The Devil and the River: A Thriller
“an exploration into the mystery that is the human mind, pointing out that real-life devils live among us.”
“Someone had murdered a girl. Someone had cut out her heart and replaced it with a snake. Someone had roughly stitched her body and buried it in mud, and there the body had remained for twenty years. It had taken six men four hours to bring her back.”
In 1954, a group of young people go on a picnic. Among them are Michael Webster, a soldier returned from war, his sweetheart Nancy Denton, her best friend Maryanne Benedict, Matthias Ward and his younger brother and sisters. Michael and Nancy go for a walk in the woods but Michael comes back alone.
They searched, but Nancy was never seen again. They decided she was a runaway, until 20 years later, when her body is found in the river’s mud.
Enter John Gaines, returned from Vietnam with enough specters of his own, the new sheriff of Whytesburg, Mississippi. He doesn’t know it, but he’s been handed the worst case of his career. He easily finds a suspect in Michael Webster, now a certifiably crazy derelict, who practically admits he killed Nancy—or is that what his ramblings actually say?
Gaines’ investigation also turns up evidence pointing to Matthias Wade, present the fateful day Nancy disappeared. Wade’s the son of a rich family, now an important man in his own right. It’s said he also loved Nancy, but it was understood she and Michael would marry, so he’d accepted that, or so everyone thought.
Would he commit murder?
When Wade pays Michael’s bail and a few days later, Michael’s trailer burns to the ground with him inside, Gaines thinks he could. When Michael’s head and hands are found buried in a field, he’s certain of it.
The sheriff zeroes in on Wade, searching for anything and everything about that long-ago day that ties him to Nancy’s death. He’s warned off the case but he’s in too deep to stop. The investigation becomes a burden, sending his thoughts again and again to all he saw and suffered in Vietnam, but he has a promise to keep, to bring justice to Nancy Denton, Michael Webster, and Nancy’s mother.
“That was the burden Gaines carried, and he vowed to carry it well, to carry it resolutely, never faltering or resting until he could set down that burden at the feet of whosoever was responsible.”
Instead of becoming simpler, the case is now more convoluted and complex. Michael’s death isn’t the only one to follow Nancy’s, and Gaines soon finds several preceded it, also.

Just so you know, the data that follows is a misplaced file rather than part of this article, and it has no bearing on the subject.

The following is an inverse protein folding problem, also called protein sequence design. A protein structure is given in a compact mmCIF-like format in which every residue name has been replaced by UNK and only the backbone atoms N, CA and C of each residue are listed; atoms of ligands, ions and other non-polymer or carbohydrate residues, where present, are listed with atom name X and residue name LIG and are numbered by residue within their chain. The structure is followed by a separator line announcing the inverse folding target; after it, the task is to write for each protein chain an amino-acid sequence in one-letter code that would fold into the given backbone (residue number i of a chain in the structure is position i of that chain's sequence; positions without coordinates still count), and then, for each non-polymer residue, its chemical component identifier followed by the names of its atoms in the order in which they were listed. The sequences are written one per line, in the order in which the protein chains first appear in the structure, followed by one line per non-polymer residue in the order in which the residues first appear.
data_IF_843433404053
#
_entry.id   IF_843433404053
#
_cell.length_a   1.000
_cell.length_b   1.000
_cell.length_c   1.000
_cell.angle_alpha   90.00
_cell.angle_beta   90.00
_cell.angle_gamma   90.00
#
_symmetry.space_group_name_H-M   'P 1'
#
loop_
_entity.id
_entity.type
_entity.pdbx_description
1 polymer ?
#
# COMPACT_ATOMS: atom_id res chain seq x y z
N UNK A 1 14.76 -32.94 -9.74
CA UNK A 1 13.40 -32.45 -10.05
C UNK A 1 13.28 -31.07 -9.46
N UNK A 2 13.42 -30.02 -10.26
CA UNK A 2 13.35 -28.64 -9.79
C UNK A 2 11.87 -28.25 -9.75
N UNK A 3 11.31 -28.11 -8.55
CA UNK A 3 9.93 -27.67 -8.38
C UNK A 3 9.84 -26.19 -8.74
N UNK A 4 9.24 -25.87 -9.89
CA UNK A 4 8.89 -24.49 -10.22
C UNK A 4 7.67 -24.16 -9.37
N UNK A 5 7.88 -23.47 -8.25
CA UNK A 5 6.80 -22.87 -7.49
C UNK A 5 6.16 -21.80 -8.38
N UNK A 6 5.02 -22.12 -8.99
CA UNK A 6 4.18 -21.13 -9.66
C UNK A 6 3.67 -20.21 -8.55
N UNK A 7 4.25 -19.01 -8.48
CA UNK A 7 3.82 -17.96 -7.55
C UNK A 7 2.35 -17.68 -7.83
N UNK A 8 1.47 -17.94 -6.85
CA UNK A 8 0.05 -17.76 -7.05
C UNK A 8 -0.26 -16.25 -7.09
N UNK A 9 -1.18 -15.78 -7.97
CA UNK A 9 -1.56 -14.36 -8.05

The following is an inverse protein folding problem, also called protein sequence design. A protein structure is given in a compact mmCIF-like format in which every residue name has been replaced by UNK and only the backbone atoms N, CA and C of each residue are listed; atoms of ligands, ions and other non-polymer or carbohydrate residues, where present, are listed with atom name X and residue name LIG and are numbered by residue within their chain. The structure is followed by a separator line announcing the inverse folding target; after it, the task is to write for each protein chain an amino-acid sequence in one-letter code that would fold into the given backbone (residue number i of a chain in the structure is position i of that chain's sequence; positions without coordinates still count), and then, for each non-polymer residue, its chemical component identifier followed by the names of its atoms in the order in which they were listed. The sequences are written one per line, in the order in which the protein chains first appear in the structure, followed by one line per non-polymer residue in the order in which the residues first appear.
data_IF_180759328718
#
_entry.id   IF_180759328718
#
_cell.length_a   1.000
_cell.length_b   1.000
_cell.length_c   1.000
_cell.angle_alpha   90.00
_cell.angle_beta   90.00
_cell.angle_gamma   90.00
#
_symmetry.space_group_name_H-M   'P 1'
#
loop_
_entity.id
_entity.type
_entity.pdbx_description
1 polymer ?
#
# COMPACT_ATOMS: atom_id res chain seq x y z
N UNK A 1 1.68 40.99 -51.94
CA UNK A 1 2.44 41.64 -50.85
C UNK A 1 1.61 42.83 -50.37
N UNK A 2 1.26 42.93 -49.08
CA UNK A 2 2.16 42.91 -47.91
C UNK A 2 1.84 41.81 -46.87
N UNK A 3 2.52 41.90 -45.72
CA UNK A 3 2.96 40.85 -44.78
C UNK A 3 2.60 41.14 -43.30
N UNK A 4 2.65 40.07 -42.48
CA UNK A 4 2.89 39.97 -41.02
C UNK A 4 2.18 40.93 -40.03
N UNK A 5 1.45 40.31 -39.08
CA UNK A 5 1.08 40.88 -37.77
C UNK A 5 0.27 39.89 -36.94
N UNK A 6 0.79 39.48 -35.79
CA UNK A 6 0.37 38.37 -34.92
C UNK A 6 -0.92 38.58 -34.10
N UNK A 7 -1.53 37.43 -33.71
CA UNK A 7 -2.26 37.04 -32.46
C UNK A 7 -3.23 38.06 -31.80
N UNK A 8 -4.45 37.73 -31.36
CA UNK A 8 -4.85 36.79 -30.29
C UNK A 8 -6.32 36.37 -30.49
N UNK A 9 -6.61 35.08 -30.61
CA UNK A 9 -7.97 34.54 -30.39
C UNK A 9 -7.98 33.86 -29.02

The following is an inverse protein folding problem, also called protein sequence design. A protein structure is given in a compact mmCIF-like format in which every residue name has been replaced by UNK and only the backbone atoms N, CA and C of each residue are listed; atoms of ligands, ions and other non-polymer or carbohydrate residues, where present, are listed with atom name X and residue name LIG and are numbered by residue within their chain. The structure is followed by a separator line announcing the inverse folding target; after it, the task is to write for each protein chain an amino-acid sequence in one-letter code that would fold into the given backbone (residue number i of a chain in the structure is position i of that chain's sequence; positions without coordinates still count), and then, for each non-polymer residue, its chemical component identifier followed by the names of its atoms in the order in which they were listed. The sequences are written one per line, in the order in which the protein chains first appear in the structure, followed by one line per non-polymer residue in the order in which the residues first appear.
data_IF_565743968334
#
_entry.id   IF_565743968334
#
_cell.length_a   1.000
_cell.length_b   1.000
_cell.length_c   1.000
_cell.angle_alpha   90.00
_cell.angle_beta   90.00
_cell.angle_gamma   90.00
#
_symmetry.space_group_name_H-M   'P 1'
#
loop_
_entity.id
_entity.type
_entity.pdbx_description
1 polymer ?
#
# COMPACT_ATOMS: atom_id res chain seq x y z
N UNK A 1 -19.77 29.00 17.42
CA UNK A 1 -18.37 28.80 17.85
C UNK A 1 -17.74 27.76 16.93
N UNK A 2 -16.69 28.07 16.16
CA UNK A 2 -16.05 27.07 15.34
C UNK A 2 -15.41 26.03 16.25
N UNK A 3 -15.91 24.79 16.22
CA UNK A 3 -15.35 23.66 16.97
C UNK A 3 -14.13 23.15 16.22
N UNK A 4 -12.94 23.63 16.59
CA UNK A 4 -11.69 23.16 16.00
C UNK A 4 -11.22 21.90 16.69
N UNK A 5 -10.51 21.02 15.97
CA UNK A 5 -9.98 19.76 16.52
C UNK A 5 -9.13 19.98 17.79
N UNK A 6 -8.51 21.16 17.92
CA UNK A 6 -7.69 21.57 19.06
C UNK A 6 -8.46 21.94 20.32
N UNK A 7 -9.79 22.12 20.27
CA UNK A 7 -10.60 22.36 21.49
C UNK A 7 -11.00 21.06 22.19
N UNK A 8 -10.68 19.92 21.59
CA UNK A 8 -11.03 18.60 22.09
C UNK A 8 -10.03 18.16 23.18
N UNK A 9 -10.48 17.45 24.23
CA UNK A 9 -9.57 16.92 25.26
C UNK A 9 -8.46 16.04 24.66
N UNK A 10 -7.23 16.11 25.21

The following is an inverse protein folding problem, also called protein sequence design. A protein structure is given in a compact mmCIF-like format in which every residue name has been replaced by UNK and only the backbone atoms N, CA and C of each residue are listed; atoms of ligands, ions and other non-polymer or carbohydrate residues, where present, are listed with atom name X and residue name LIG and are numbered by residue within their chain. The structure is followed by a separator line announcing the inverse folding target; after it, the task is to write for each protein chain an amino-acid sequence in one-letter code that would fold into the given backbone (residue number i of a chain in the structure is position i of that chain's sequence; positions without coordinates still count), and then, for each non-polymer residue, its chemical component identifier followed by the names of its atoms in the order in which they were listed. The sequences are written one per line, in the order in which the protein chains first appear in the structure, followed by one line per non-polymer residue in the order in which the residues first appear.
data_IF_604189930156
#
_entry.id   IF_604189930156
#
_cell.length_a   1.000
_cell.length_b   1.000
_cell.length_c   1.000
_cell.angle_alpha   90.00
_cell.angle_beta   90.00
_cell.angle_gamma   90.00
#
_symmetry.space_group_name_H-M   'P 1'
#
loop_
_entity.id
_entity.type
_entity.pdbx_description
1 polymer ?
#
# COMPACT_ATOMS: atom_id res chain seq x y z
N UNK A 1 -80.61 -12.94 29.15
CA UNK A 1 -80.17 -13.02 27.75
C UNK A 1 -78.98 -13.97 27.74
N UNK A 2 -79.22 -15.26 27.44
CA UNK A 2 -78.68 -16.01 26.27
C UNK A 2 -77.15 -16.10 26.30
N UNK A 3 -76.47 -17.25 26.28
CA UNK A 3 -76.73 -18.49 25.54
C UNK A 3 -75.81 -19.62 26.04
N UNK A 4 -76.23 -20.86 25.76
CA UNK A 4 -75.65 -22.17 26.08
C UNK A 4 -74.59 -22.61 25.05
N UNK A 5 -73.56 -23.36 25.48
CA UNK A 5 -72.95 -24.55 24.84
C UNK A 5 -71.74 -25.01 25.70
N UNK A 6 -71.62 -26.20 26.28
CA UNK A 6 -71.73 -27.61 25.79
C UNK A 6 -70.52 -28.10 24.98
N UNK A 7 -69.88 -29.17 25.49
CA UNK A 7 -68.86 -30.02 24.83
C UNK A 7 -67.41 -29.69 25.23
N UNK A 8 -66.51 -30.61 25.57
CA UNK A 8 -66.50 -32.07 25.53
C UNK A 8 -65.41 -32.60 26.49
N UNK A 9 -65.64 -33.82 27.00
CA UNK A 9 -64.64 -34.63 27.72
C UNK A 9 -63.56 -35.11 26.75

Maryanne Benedict offers her help; Gaines finds he’s attracted to her in a more than professional way, but he can’t let that distract him. Not yet. He learns the Wades are a family accustomed to doing what they want, and it doesn’t matter who they hurt in the process. They’re as cruel to their own family members as they are to others.
Michael Webster told Gaines he was under a curse, that he made a deal of sorts with a devil. Whether that’s true or not, something was brought back to Whytesburg, and it touched the group of youngsters that summer day in 1954.
“They had opened a door, a portal, into some other place, some other reality, and through that aperture came something strong and malevolent enough to poison the very air. The town was infected and there was no way to put it back where they found it.”
It’s up to Gaines to deliver the town from evil and bring justice to Nancy Denton and the others that evil touched.
This is a leisurely novel, the pace as sleepy and Southern as the setting, but it’s by no means dull. In the midst of recovering from his own view of hell during the war, John Gaines is a sympathetic character in an unsympathetic role, determined to find the truth, a relentless bloodhound bringing a man to justice in spite of his wealth and status. His reminiscences of Vietnam and the parallels he draws between his experiences in that place and those occurring in Whytesburg are described in words tinged with a profundity that is near-poetic.
The characters of Whytesburg and its surroundings are convincing and credible for that era. Their dialogue and beliefs bring to mind the South of the seventies and will conjure up vivid images to any reader who lived during that time in a similar place.
With its brief suggestion of voodoo, Gaines’ flashback moments, and his belief that a true evil lives among them, The River and The Devil is a definite thriller. It is not the kind that will keep the reader from sleep, however, but will give him chills as he realizes he’s reading an exploration into the mystery that is the human mind, pointing out that real-life devils live among us. In an odd quirk, the actual serving of justice is given a brief mention while its aftermath is described with detailed irony, pointing out truly that “the evil men do lives after them.”